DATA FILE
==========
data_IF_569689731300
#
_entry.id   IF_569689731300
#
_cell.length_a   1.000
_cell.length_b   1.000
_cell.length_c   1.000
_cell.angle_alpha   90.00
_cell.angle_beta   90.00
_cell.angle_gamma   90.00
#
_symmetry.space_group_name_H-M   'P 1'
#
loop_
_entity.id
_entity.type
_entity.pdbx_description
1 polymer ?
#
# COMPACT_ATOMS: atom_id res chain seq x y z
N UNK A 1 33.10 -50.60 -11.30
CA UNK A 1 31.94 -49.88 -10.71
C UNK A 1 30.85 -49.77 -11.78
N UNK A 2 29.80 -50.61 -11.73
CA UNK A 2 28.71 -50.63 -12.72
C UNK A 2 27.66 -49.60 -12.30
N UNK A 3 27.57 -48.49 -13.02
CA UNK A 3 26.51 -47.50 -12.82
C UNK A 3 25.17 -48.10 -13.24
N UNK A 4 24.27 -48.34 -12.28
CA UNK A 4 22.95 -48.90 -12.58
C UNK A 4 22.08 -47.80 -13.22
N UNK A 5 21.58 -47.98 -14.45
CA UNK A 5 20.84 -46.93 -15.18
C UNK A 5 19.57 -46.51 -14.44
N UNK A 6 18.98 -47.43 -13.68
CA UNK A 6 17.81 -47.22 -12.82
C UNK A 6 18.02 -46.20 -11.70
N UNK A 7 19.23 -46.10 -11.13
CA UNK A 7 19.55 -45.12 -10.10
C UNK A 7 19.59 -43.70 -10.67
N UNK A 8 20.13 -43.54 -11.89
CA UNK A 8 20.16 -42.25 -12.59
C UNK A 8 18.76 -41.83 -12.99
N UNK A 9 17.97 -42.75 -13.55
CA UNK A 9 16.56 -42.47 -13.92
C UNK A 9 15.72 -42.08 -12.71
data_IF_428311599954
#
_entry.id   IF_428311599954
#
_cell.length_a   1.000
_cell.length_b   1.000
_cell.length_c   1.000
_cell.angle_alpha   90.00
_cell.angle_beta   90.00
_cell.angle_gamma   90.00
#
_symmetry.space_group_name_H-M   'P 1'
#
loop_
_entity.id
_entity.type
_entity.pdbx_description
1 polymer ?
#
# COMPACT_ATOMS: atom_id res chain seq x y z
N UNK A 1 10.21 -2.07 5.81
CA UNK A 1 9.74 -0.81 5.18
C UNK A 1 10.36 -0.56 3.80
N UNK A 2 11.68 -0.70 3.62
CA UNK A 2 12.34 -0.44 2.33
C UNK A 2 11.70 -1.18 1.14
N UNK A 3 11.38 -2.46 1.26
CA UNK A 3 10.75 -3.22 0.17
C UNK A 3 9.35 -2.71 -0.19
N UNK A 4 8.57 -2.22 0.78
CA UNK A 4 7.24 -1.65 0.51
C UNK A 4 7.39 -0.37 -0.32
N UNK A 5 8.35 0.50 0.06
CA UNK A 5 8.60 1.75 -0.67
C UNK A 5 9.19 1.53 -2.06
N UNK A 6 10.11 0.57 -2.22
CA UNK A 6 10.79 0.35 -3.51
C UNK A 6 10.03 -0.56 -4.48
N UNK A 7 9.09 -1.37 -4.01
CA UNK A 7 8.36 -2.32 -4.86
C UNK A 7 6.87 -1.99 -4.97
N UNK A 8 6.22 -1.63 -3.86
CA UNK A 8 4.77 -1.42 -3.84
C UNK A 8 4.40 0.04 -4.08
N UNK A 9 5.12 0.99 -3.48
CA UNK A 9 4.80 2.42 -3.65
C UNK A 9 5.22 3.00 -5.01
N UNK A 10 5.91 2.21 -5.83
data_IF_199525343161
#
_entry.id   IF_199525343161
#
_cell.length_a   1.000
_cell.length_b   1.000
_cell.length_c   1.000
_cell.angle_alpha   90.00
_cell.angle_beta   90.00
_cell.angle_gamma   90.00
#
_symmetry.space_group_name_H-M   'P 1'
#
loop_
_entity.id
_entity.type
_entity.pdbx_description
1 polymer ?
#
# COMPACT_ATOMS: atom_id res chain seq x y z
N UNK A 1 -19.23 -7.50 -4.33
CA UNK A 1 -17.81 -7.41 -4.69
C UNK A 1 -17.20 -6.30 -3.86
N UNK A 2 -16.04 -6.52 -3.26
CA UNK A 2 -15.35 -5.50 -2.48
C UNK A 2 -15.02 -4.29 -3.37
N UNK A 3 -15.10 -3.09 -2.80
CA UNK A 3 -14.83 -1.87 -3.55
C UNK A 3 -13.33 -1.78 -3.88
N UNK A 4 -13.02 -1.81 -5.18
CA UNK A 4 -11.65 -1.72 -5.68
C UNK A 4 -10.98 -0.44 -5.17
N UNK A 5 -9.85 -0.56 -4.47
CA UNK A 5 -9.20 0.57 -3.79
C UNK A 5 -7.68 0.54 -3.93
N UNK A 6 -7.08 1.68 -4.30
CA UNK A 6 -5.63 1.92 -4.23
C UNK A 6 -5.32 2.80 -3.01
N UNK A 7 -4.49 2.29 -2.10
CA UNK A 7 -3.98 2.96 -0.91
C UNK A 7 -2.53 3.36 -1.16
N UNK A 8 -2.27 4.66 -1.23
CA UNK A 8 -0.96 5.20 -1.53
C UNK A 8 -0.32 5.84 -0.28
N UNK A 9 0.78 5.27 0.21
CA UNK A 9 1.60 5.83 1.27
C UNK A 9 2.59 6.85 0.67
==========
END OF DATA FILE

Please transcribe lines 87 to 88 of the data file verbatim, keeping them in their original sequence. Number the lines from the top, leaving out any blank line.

CA UNK A 7 8.36 -2.32 -4.86
C UNK A 7 6.87 -1.99 -4.97